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Chapter 7 new


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The Americans Chapter 7

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Chapter 7 new

  1. 1. The New Immigrants Through the Golden Door 19th-20th centuries millions of immigrants am to the US Came for many reasons “birds of passage” – immigrants who came temporarily to earn $ and return home.
  2. 2. Europeans •1870-1910 •20 million came to the U.S. •Many came to escape religious persecution • increased population • independence
  3. 3. Chinese and Japanese •1851-1883 •300,000 Chinese arrived •Seek fortunes in gold • helped build railroads • worked farming, mining, and domestic service • 1882 Chinese immigration was limited by Congress.
  4. 4. West Indies and Mexico •1880-1920 •260,000 •People from W. Indies came because jobs were scarce. •Mexicans came because work was scarce and political turmoil at home.
  5. 5. Life in the New Land • Immigrants faced new adjustments to a sometimes unfriendly culture.
  6. 6. Most traveled by steamship Trip lasted 1-3 weeks Immigrants were usually crowded below in the cargo hold Usually slept in lice infested beds Disease spread quickly Many died on the ship DIFFICULT JOURNEY
  7. 7. Processing took 5 or more hours. -must pass a physical exam. -- government inspectors checked documents and questioned immigrants
  8. 8. Ellis Island • Immigrants had to pass inspection at immigration stations. • 1st was Castle Garden in NY and later moved to Ellis Island. 17 million immigrants passed through its facilities.
  9. 9. Immigrants could not have been convicted of a felony in the past.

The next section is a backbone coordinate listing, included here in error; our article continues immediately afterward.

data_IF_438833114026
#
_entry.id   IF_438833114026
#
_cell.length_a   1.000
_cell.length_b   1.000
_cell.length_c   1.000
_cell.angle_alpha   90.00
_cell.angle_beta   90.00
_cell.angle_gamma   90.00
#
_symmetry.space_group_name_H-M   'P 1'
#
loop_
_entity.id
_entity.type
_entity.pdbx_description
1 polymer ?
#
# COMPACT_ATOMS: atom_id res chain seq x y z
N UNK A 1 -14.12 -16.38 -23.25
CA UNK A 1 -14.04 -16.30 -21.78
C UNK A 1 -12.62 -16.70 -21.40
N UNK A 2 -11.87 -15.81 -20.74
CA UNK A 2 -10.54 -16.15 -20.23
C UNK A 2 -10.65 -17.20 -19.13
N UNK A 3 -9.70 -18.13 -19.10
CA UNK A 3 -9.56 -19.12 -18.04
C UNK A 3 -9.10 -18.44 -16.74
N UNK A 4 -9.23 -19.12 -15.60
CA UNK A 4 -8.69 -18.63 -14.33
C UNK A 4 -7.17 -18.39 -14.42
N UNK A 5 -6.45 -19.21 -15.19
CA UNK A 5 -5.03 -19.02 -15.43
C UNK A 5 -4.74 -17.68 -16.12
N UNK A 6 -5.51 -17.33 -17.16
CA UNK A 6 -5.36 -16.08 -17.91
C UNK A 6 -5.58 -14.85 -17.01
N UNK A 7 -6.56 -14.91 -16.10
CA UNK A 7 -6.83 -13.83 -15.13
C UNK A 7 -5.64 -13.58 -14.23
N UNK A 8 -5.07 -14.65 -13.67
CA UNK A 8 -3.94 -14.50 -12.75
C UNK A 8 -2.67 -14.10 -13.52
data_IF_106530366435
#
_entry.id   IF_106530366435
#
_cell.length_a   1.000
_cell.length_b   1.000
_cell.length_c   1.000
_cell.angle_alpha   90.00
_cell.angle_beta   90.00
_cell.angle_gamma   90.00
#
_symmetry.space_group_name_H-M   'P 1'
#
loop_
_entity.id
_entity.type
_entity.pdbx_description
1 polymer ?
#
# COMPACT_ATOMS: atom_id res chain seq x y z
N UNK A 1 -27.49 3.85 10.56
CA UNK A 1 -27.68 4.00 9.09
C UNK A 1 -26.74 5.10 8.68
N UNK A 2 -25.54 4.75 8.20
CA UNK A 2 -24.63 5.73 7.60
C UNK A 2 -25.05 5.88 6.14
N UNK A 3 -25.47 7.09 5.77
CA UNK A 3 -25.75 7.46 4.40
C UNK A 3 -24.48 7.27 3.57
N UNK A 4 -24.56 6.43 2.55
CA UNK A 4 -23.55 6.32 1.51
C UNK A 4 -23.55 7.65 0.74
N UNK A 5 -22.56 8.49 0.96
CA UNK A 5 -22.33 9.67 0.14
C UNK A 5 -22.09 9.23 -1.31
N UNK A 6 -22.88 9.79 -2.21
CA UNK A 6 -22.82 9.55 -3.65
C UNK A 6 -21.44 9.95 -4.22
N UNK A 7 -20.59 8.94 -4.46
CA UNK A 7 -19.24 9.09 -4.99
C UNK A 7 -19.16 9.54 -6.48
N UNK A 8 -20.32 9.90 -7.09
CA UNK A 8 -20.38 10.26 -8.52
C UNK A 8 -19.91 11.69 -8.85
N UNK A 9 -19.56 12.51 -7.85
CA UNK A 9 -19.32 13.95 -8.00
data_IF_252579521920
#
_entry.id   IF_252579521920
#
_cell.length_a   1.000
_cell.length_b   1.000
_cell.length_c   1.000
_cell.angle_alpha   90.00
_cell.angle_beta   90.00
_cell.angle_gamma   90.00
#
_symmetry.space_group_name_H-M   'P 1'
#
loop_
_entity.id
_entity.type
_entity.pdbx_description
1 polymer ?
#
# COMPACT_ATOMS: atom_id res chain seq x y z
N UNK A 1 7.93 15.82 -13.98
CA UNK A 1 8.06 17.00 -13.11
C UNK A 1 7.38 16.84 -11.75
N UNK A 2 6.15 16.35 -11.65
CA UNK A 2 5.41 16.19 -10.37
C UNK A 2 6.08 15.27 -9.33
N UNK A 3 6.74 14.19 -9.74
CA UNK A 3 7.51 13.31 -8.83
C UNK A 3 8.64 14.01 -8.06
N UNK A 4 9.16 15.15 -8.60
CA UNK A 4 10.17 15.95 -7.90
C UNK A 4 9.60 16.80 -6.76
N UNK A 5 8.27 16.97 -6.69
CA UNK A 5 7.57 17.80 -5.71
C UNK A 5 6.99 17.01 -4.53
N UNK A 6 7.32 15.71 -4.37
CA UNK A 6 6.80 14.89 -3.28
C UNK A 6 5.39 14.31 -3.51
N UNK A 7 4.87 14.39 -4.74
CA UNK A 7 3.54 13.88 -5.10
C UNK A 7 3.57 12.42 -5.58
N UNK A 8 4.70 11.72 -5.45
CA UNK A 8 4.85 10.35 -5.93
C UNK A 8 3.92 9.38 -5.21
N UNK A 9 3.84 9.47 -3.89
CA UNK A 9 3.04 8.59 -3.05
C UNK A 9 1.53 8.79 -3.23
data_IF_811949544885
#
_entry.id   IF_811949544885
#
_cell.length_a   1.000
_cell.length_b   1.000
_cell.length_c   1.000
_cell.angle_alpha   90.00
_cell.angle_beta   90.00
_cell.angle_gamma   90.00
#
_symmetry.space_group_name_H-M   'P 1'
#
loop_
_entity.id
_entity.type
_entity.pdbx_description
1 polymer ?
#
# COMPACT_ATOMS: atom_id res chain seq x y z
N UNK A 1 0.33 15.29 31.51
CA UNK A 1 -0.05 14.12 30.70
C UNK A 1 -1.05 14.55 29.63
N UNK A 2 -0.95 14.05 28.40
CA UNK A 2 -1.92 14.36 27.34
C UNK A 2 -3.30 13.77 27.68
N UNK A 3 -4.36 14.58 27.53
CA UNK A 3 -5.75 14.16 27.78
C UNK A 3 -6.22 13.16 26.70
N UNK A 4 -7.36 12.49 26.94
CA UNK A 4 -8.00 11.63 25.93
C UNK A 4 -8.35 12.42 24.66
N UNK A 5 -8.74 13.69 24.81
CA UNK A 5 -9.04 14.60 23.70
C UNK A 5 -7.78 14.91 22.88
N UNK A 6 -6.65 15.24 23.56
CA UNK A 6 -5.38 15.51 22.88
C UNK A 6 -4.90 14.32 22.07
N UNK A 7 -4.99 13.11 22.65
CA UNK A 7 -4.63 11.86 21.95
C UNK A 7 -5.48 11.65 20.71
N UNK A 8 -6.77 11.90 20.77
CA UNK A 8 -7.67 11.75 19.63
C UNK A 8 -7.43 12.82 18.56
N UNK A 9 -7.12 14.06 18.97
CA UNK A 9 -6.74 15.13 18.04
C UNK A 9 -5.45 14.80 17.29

10. 10. Angel Island Located on the West Coast Immigrants processed were mostly Chinese. 1910 – 1940 50,000 immigrants entered the U.S. through Angel Island.
  11. 11. Harsh questioning Long detention in ramshackle conditions while they waited to see if they would be admitted or not.
  12. 12. Competition for Survival • Many immigrants sought people who: – shared their cultural values – Practiced their religion – Spoke their native language – They thought of themselves as – Americans 3082916D172BF33&index=3
  13. 13. • Immigrants pooled their money together to: – Build churches • Social clubs • Old people’s homes • Orphanages • Cemeteries • Start newspapers Click to edit Master text styles
  14. 14. Native born people often disliked immigrants and viewed them as a threat to the American way of life.
  15. 15. Immigration Restrictions • Many Americans saw America as a melting pot – mixture of different cultures and races who blended together by abandoning their native languages and customs. • Many immigrants did not want to give up their cultures.
  16. 16. Response to Immigration
  17. 17. Nativists – considered themselves superior.
  18. 18. • Rejected religious beliefs more than their ethnic backgrounds. • Did not want Catholics or Jews because they thought they would undermine democratic institutions.
  19. 19. • 1887 – The American Protective Association was formed. • Anti-Catholic Many colleges, businesses, and social clubs refused to admit Jews. • 1897 - Congress passed a bill requiring a literacy test for immigrants. • Must read 40 or more words in English or in their own language to be admitted. • President Cleveland vetoed
  20. 20. • 1873- pressure to restrict Asian immigration. • Jobs were scarce • Asians would work for less • 1882- Congress passed the Chinese Exclusion Act – Closed immigration for 10 yrs. – Extended in 1892 – Finally restricted indefinitely – Not repealed until 1943
  21. 21. The Gentlemen’s Agreement • 1906 - Japanese children were segregated and placed in separate schools. – Japan protested the treatment of its emigrants. – Gentlemen’s Agreement- 1907-1908 • Japan agreed to limit emigration of unskilled workers to the U.S. in exchange for desegregation.
  22. 22. The Challenges of Urbanization • 1870 – 1920 the urban population changed from 10 million to 54 million.
  23. 23. Urban Opportunities • Urbanization – – growth of cities – Mostly regions of the Northwest and Midwest.
  24. 24. Immigrants Settle in Cities • Cities were the cheapest and most convenient place to live. • Offered unskilled workers steady jobs. • 1910 – more than ½ the total population of 18 major cities included immigrants.
  25. 25. Americanization Movement • Designed to assimilate people to the dominate culture. • Sponsored by government and by concerned citizens. • Education was provided to help w/assimilation • Many immigrants still did not want to change • Ethnic communities became overcrowded.